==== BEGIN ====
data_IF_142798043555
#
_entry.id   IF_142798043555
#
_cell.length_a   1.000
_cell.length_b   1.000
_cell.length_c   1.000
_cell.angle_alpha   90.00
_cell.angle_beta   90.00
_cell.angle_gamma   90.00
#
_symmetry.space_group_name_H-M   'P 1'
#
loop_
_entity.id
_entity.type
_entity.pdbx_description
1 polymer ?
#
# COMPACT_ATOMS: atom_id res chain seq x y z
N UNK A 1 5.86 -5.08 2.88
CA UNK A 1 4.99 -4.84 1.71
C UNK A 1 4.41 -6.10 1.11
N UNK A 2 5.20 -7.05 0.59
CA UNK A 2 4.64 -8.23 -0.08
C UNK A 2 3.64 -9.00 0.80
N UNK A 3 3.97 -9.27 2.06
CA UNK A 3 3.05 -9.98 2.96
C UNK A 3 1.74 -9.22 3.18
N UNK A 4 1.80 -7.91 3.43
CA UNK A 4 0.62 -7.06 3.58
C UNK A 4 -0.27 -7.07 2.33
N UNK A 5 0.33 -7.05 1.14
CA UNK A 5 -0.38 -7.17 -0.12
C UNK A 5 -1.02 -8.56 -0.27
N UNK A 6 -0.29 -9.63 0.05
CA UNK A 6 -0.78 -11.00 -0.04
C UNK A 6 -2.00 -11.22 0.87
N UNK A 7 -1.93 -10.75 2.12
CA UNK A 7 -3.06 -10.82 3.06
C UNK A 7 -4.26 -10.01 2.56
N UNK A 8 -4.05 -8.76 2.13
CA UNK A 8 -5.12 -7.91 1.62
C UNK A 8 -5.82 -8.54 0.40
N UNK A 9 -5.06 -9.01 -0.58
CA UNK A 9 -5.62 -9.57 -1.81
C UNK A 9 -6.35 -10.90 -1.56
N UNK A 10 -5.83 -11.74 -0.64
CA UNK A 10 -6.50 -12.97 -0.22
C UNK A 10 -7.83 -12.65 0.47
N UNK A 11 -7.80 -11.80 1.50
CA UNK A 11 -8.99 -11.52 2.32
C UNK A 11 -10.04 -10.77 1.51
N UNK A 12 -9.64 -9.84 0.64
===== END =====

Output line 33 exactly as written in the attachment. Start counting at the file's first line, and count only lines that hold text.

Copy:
N UNK A 5 0.33 -7.05 1.14